Boy Scouts of America (BSA) Scoutmaster, Geoff McGrath, is believed to be the first openly gay adult booted from the organization because of his sexuality.
McGrath was banned after “deliberately” interjecting his sexuality into scouting, the Washington Post reports.
“It’s extremely disappointing to not be fully supported and defended in my membership,” McGrath, who has been with his husband for 20 years, told NBC News. “They are complaining that the problem [his status as an openly gay man] is a distraction to Scouting and they don’t seem to understand that the distraction in self-inflicted.”
McGrath has been part of BSA since a kid and became an Eagle Scout, the highest rank in the program. At age 22, he was offered the position of assistant Scoutmaster, though it was revoked when he told the leaders of his Seattle-area troop he was gay.
McGrath struggled with their decision to cut all ties with BSA, so his identical and straight twin brother Dave decided to campaign for gays to be admitted into BSA. He started an inclusive troop.
“Mostly it’s about ending the silence,” McGrath said. Speaking out about gay and lesbian concerns in Scouting “doesn’t mean drowning out the other issues. It means becoming an equal participant with everyone else. That’s all.”
McGrath filed an application for a new troop last year through Seattle’s Rainier Beach Methodist Church, one that performs same-sex marriages, and was approved to be Scoutmaster of Troop 98.
“I wouldn’t have a Boy Scout troop unless we did it this way,” Rev. Monica Corsaro, who said she insisted McGrath serve as Scoutmaster though they knew it was against BSA policy said. “This is who we are.”
McGrath won the approval last fall.
“They were fully aware of my prior activism,” McGrath told KING 5 News. “The impact of discrimination has missed them somehow.”
According to McGrath, he was being profiled by NBC News when the outlet said his membership had been “revoked” on their website, before he had even heard the news.
“We expected better,” McGrath said. “We played our part in a transparent way and are surprised they wouldn’t back up their decision.”
Last May it was decided that gay youth, not adults, could participate in BSA, one of the country’s most popular youth organizations. McGrath, whose brother and nephew rode their bikes from the Northwest to the Boy Scouts headquarters in Texas in hopes for change, hoped letting up the ban on youth would follow suit for adults. Clearly, he was wrong.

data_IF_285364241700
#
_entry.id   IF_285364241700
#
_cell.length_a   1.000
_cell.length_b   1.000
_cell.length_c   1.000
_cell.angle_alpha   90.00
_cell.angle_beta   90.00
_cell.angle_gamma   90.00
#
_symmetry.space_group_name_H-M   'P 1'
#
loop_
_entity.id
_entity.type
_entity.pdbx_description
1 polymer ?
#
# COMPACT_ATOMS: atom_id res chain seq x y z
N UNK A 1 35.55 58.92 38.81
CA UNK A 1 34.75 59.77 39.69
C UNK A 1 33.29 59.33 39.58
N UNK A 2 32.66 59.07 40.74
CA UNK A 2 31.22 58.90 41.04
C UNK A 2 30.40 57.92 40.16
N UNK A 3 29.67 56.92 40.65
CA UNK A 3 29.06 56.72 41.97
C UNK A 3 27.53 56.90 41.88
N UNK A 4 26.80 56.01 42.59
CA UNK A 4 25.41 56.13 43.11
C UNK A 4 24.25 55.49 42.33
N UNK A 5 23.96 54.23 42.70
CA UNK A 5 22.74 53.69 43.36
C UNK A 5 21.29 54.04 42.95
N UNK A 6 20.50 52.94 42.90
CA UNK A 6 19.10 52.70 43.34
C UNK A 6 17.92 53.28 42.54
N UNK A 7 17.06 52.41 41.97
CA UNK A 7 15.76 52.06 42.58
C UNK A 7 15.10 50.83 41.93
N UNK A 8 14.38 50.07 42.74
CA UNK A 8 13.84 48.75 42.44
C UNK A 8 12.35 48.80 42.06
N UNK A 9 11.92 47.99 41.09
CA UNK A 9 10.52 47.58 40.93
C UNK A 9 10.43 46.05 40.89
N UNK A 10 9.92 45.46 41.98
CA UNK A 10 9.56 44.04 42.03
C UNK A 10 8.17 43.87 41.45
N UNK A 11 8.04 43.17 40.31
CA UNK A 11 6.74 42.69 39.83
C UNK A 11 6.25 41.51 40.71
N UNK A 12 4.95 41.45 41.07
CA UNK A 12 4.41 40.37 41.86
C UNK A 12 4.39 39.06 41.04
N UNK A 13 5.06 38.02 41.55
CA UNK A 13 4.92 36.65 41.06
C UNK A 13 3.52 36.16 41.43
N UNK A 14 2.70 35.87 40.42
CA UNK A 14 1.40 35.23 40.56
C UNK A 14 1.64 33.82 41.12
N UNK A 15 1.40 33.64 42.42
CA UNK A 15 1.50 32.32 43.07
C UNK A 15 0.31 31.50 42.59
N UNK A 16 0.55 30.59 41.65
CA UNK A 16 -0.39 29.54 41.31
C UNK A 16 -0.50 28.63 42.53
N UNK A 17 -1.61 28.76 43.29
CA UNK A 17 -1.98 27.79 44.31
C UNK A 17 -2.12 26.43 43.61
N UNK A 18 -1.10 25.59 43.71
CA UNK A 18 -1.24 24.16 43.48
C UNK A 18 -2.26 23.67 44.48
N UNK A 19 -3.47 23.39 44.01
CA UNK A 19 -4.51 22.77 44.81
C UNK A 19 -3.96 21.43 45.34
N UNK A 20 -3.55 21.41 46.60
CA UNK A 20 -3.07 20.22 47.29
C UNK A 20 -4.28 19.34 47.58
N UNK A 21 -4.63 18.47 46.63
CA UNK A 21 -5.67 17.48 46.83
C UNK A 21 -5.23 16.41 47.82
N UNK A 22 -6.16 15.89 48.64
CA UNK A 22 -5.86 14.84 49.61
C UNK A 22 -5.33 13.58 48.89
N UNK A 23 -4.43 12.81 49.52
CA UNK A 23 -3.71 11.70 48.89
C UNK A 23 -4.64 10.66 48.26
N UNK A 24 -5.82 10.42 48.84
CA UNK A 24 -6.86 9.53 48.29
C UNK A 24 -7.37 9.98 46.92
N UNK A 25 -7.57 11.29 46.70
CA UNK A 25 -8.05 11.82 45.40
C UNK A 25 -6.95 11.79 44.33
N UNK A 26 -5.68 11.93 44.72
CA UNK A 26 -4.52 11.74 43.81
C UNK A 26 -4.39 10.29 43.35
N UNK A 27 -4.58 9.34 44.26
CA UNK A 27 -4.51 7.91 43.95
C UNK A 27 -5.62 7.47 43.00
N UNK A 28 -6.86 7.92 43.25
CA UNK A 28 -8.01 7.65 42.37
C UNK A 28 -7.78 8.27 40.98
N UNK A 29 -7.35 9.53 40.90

“All gay adults who currently serve as den leaders and Scoutmasters should probably keep [their sexuality] to themselves,” McGrath said.
Parents of Troop 98 were told from the beginning their Scoutmaster was gay. All boys in the troop, but Koyle Kendrick, a gay teen who’s planning on joining, are straight.
“I’ll be more comfortable going back into Scouting and being in an inclusive troop,” Kendrick said. “[McGrath will] understand where I’m coming from.”
One mother of a member in McGrath’s troop said McGrath has done an “excellent job.”
“Anyone who is willing to step forward and provide an opportunity for our youth should be supported,” Denise Mimura said.
McGrath was hoping he would be able to set an example of a more inclusive group.
“If you don’t participate, you’re not part of the conversation,” McGrath said. “Yelling from the outside is not conversing. So we’re on the inside doing good work. Talking about gay and lesbian issue is not the biggest part of what we do – it’s the smallest part.”
McGrath is hoping “cooler minds will prevail” at BSA.
“Possibly in my case and certainly eventually, to the benefit of all of Scouting,” he said. “That’s what I believe. If it doesn’t happen today, that will be disappointing, but it doesn’t mean it won’t ever happen.”
As of Monday, the BSA said it has no plans to review its membership policy on gay adults.
McGrath said he had prepared himself for the consequences of going public about his sexual orientation, something the BSA had taught him.
“This is what Scouting prepares us for,” he said. “…to be prepared for contingencies and to move forward with confidence.”
In response to the uproar, Seattle-area Boy Scouts, Scout leaders, parents, alumni, and friends will rally in support of McGrath, and call on officials to reinstate him. GLAAD is co-sponsoring the rally with the Scouts for Equality group. Scouts for Equality is a Boy Scouts of America alumni association dedicated to ending the BSA’s ban on gay members and leaders.
“As Scouts, we believe discrimination goes against the values our movement teaches us and has no place in Scouting’s future. The creed and principles of the Scout Oath and Law will drive our mission as we work to save a great cultural icon: the Boy Scouts of America,” their mission statement reads.
Supporters are encouraged to meet Thursday, April 3, at Chief Seattle Council, Boy Scouts of America (3120 Rainier Avenue South, Seattle, WA, 98114) at 3 p.m. A map of the meeting point is located here.
“How many devoted role models is the Boy Scouts of America willing to lose?” said GLAAD President Sarah Kate Ellis. “Loving parents should have the same opportunity to take part in their kids’ lives in Scouting as any other. By ousting gay leaders and Scouts once they turn 18, the BSA is putting an expiration date on fairness.”
Update April 4, 2014: See The Seattle Lesbian’s photos from the rally here.